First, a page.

• fatness -an increase in one fat score will increase dressing percentage by about 2.5%, fatter kids also suffer less live weight and carcass weight loss from fasting prior to slaughter than do leaner kids,

    • time off feed and water - this affects gut fill and therefore live weight. Live weight percentage losses average 2, 2.5, 3, 4, 5, 7, 10, and 12% for goats off feed 2, 4, 6, 8, 12, 24, 48, and 72 hours respectively. Goats coming off lush pastures will generally have a higher dressing percentage than goats on drier feeds if live weight is calculated only a short time after animals are off feed because lush feed passes through the gut faster),

    • pre-slaughter fasting and stress - affects dressing percentage because of its influence on gut fill and carcass weight loss.  If animals are deprived of feed for 6 or more hours, carcass weight will start to decrease and dressing percentage will actually drop even though the goat's live weight is also decreasing. Carcass weight loss is 2-2.5%, 3-4%, and 6-7% after a 12, 24, 48 hour fast, respectively.  Deprivation of water results in another 2% loss in carcass weight ,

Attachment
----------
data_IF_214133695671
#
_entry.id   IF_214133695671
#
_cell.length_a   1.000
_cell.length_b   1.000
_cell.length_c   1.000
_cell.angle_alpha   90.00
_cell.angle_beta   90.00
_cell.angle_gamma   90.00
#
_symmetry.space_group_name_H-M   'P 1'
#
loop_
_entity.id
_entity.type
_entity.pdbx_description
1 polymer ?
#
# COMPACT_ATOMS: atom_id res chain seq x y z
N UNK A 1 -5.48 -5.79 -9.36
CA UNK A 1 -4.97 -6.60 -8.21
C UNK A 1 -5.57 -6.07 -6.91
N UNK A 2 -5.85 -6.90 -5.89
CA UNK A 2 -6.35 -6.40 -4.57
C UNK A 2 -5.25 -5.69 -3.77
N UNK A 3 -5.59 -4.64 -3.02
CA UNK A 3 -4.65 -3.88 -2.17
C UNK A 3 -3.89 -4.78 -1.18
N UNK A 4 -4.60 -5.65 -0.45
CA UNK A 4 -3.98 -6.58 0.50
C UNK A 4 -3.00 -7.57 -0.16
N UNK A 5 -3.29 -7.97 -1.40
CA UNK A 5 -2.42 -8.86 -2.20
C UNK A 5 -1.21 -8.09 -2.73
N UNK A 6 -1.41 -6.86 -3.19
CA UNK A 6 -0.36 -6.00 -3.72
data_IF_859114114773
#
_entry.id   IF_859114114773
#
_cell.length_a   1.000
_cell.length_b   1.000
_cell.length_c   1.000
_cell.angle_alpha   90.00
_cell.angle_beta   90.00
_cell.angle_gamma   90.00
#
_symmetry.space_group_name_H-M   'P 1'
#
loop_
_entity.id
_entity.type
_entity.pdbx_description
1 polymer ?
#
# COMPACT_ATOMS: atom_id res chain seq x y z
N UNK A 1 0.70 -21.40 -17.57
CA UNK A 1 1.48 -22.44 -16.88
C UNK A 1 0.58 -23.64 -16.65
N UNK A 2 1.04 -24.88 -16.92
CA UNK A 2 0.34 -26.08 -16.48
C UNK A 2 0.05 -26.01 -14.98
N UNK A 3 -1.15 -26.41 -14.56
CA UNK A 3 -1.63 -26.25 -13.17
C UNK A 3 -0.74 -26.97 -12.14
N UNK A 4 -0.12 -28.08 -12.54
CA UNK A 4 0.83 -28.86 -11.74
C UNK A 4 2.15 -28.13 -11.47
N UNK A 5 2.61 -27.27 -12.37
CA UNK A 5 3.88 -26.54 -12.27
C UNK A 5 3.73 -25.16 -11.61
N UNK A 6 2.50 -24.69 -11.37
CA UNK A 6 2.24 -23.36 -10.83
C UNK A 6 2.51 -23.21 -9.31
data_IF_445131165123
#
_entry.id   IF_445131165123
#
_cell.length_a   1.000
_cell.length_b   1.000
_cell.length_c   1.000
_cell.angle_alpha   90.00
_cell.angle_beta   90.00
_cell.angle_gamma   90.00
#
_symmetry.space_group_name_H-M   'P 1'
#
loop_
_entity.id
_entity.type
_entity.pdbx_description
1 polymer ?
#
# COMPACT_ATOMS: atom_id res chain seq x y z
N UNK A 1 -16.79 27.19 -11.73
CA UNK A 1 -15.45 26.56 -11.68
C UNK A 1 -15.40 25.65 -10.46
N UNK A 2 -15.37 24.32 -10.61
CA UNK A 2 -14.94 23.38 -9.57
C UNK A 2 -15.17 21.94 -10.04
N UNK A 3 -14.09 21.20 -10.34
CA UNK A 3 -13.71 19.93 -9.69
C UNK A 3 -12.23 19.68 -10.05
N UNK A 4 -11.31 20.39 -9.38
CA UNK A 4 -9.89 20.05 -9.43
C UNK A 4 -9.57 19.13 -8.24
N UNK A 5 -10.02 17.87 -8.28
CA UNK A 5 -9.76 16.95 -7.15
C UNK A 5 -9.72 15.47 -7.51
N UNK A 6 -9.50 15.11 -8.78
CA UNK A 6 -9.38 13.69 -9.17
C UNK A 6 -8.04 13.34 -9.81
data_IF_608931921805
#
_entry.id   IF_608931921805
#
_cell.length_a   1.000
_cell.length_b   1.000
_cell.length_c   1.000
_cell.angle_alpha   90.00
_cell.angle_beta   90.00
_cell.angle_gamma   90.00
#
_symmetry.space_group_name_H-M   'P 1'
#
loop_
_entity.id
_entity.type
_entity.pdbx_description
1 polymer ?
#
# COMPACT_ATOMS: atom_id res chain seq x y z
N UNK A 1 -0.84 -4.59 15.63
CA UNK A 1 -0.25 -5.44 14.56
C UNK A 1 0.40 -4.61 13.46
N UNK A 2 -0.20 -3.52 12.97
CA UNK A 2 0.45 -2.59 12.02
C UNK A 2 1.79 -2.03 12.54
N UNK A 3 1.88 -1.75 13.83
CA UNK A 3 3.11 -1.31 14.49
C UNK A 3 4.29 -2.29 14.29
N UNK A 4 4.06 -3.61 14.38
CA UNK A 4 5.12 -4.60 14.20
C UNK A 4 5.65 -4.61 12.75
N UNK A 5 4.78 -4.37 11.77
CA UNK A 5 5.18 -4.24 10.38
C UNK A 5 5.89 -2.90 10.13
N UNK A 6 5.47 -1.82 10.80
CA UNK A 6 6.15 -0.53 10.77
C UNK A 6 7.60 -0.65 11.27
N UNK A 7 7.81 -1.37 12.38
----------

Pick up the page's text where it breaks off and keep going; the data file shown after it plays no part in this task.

• skin weight - determined by type of goat and shearing. Skin weight generally averages about 9% of the live weight for a short-haired or shorn goat kid, but can be as high as 15% for an unshorn angora kid,

    • sex - doe kids tend to be slightly fatter than buck kids of the same weight in the same herd. However, this difference is so slight it rarely affects dressing percentage noticeably,

    • breed 

    • weaning - weaned kids tend to have a lower dressing percentage than suckling kids of similar fatness and liveweight. 

Grading Meat Goats

Click here for photo show on evaluating "hot house" or Easter kids